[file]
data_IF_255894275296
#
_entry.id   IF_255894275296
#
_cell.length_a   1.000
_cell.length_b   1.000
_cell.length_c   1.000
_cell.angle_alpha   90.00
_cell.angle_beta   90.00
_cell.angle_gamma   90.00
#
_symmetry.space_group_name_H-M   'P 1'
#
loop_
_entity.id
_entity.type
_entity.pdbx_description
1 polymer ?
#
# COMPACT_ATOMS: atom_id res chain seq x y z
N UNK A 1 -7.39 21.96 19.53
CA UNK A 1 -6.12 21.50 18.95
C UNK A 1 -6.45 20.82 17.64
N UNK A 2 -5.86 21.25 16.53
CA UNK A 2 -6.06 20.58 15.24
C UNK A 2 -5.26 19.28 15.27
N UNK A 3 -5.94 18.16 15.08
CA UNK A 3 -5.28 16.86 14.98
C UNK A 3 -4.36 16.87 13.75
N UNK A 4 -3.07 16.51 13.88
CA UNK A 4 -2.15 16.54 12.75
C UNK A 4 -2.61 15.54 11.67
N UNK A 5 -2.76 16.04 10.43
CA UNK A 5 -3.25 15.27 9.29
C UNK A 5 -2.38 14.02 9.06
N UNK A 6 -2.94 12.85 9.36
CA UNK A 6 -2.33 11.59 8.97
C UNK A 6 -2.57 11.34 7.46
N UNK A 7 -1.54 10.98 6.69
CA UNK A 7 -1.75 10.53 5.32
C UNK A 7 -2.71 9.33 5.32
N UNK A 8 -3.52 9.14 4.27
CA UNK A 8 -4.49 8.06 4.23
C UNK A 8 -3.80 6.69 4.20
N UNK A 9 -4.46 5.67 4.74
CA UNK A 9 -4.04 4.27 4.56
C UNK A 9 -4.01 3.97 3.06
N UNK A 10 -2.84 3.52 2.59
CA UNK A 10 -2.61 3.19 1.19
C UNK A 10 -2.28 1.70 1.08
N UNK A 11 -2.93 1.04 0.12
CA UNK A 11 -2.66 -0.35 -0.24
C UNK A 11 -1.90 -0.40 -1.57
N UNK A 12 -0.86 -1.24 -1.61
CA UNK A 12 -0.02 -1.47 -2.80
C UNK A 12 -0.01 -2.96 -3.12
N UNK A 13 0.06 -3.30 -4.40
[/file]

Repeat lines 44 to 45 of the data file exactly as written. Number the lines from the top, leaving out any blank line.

C UNK A 8 -3.80 6.69 4.20
N UNK A 9 -4.46 5.67 4.74